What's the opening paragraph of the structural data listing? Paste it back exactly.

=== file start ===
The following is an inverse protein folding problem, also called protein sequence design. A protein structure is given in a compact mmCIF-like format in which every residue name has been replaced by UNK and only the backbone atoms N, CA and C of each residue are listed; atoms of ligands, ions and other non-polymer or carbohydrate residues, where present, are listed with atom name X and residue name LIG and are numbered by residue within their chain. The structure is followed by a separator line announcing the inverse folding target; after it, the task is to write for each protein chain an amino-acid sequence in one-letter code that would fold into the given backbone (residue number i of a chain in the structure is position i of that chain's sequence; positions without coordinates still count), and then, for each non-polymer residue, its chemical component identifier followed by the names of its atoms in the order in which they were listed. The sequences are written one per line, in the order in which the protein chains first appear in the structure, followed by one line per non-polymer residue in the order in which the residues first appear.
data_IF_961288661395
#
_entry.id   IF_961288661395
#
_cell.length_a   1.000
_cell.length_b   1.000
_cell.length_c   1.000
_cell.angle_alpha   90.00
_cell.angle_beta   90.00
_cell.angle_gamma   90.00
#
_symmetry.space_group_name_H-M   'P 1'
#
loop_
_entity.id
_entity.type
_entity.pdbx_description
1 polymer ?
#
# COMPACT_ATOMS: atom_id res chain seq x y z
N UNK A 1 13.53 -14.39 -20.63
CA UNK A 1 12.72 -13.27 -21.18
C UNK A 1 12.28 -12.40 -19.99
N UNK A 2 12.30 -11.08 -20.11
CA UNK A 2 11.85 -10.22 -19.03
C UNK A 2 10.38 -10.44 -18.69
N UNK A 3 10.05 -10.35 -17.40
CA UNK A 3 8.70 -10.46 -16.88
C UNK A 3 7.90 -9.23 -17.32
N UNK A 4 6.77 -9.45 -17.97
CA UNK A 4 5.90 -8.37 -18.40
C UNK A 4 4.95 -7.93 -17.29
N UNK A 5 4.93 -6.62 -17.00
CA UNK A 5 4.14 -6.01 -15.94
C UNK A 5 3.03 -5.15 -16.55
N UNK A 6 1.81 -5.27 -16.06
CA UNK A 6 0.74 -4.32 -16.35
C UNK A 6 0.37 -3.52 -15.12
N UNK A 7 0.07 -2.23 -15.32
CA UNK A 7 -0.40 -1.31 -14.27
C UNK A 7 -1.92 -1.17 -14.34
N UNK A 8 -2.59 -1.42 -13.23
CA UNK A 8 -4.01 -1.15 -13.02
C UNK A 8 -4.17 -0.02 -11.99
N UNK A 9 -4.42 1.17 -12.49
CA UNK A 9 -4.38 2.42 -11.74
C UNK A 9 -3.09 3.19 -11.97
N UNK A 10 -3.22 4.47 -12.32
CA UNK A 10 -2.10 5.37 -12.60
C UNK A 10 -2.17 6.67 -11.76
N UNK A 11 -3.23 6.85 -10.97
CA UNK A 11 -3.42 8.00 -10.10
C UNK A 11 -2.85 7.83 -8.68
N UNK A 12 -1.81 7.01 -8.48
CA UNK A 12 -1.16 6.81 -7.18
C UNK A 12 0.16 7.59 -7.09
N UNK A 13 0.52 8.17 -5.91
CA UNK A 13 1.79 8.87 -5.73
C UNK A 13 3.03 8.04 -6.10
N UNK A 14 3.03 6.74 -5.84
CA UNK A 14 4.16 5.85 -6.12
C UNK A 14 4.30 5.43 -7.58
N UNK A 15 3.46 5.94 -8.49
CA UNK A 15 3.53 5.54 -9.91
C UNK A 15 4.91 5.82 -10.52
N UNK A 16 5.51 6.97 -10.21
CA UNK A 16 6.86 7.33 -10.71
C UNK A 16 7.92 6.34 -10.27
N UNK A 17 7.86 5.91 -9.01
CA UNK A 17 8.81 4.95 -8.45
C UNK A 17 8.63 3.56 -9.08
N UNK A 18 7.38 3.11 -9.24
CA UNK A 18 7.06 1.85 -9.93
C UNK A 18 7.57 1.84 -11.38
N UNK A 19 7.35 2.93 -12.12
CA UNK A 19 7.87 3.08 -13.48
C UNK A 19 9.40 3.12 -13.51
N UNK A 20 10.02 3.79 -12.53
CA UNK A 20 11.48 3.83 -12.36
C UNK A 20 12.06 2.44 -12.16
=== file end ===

The following is an inverse protein folding problem, also called protein sequence design. A protein structure is given in a compact mmCIF-like format in which every residue name has been replaced by UNK and only the backbone atoms N, CA and C of each residue are listed; atoms of ligands, ions and other non-polymer or carbohydrate residues, where present, are listed with atom name X and residue name LIG and are numbered by residue within their chain. The structure is followed by a separator line announcing the inverse folding target; after it, the task is to write for each protein chain an amino-acid sequence in one-letter code that would fold into the given backbone (residue number i of a chain in the structure is position i of that chain's sequence; positions without coordinates still count), and then, for each non-polymer residue, its chemical component identifier followed by the names of its atoms in the order in which they were listed. The sequences are written one per line, in the order in which the protein chains first appear in the structure, followed by one line per non-polymer residue in the order in which the residues first appear.